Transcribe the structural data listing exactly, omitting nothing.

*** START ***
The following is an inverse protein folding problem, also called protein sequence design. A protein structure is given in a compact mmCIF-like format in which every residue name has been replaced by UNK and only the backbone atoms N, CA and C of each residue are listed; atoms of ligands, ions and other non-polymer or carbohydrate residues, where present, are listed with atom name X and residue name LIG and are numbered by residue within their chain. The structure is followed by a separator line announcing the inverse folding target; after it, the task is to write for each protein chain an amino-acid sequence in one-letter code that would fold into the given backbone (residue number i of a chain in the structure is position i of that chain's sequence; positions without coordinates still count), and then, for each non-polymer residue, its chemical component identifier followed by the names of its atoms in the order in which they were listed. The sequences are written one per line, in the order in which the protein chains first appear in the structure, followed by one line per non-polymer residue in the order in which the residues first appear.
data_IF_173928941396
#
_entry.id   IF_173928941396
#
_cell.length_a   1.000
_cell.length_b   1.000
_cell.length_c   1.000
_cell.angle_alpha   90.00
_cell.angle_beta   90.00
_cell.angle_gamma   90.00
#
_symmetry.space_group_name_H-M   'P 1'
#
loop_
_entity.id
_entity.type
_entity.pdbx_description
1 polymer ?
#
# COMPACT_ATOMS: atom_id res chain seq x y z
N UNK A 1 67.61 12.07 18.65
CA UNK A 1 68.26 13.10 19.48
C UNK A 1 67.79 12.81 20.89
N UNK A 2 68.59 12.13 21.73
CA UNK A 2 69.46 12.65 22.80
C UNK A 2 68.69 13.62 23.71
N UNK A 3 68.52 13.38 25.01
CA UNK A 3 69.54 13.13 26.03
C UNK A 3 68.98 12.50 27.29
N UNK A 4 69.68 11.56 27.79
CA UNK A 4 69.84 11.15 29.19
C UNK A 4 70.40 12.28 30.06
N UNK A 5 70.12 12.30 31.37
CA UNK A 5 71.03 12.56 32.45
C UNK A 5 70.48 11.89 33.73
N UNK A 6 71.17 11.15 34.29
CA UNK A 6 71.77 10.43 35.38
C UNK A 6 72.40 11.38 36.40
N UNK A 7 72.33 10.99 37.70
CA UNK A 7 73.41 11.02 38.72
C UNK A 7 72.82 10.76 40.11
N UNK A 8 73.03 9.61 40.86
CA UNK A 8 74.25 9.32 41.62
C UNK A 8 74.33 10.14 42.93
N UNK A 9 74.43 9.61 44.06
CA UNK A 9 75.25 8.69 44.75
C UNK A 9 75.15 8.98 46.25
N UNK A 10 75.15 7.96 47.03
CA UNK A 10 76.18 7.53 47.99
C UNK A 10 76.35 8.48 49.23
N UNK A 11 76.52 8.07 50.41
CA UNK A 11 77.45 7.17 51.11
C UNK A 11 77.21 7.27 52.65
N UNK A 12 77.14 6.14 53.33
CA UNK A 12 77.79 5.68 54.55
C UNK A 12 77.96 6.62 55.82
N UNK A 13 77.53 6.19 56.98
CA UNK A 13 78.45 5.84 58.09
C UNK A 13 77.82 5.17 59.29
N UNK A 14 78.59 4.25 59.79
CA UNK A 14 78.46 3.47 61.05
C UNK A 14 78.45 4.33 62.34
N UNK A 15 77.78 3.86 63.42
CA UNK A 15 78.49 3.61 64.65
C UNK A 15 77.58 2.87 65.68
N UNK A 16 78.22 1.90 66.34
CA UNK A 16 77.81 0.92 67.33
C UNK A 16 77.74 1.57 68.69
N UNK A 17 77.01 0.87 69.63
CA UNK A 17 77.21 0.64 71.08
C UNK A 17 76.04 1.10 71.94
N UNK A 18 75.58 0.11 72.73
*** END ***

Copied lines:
The following is an inverse protein folding problem, also called protein sequence design. A protein structure is given in a compact mmCIF-like format in which every residue name has been replaced by UNK and only the backbone atoms N, CA and C of each residue are listed; atoms of ligands, ions and other non-polymer or carbohydrate residues, where present, are listed with atom name X and residue name LIG and are numbered by residue within their chain. The structure is followed by a separator line announcing the inverse folding target; after it, the task is to write for each protein chain an amino-acid sequence in one-letter code that would fold into the given backbone (residue number i of a chain in the structure is position i of that chain's sequence; positions without coordinates still count), and then, for each non-polymer residue, its chemical component identifier followed by the names of its atoms in the order in which they were listed. The sequences are written one per line, in the order in which the protein chains first appear in the structure, followed by one line per non-polymer residue in the order in which the residues first appear.
data_IF_173928941396
#
_entry.id   IF_173928941396
#
_cell.length_a   1.000
_cell.length_b   1.000
_cell.length_c   1.000
_cell.angle_alpha   90.00
_cell.angle_beta   90.00
_cell.angle_gamma   90.00
#
_symmetry.space_group_name_H-M   'P 1'
#
loop_
_entity.id
_entity.type
_entity.pdbx_description
1 polymer ?
#
# COMPACT_ATOMS: atom_id res chain seq x y z
N UNK A 1 67.61 12.07 18.65
CA UNK A 1 68.26 13.10 19.48
C UNK A 1 67.79 12.81 20.89
N UNK A 2 68.59 12.13 21.73
CA UNK A 2 69.46 12.65 22.80
C UNK A 2 68.69 13.62 23.71
N UNK A 3 68.52 13.38 25.01
CA UNK A 3 69.54 13.13 26.03
C UNK A 3 68.98 12.50 27.29
N UNK A 4 69.68 11.56 27.79
CA UNK A 4 69.84 11.15 29.19
C UNK A 4 70.40 12.28 30.06
N UNK A 5 70.12 12.30 31.37
CA UNK A 5 71.03 12.56 32.45
C UNK A 5 70.48 11.89 33.73
N UNK A 6 71.17 11.15 34.29
CA UNK A 6 71.77 10.43 35.38
C UNK A 6 72.40 11.38 36.40
N UNK A 7 72.33 10.99 37.70
CA UNK A 7 73.41 11.02 38.72
C UNK A 7 72.82 10.76 40.11
N UNK A 8 73.03 9.61 40.86
CA UNK A 8 74.25 9.32 41.62
C UNK A 8 74.33 10.14 42.93
N UNK A 9 74.43 9.61 44.06
CA UNK A 9 75.25 8.69 44.75
C UNK A 9 75.15 8.98 46.25
N UNK A 10 75.15 7.96 47.03
CA UNK A 10 76.18 7.53 47.99
C UNK A 10 76.35 8.48 49.23
N UNK A 11 76.52 8.07 50.41
CA UNK A 11 77.45 7.17 51.11
C UNK A 11 77.21 7.27 52.65
N UNK A 12 77.14 6.14 53.33
CA UNK A 12 77.79 5.68 54.55
C UNK A 12 77.96 6.62 55.82
N UNK A 13 77.53 6.19 56.98
CA UNK A 13 78.45 5.84 58.09
C UNK A 13 77.82 5.17 59.29
N UNK A 14 78.59 4.25 59.79
CA UNK A 14 78.46 3.47 61.05
C UNK A 14 78.45 4.33 62.34
N UNK A 15 77.78 3.86 63.42
CA UNK A 15 78.49 3.61 64.65
C UNK A 15 77.58 2.87 65.68
N UNK A 16 78.22 1.90 66.34
CA UNK A 16 77.81 0.92 67.33
C UNK A 16 77.74 1.57 68.69
N UNK A 17 77.01 0.87 69.63
CA UNK A 17 77.21 0.64 71.08
C UNK A 17 76.04 1.10 71.94
N UNK A 18 75.58 0.11 72.73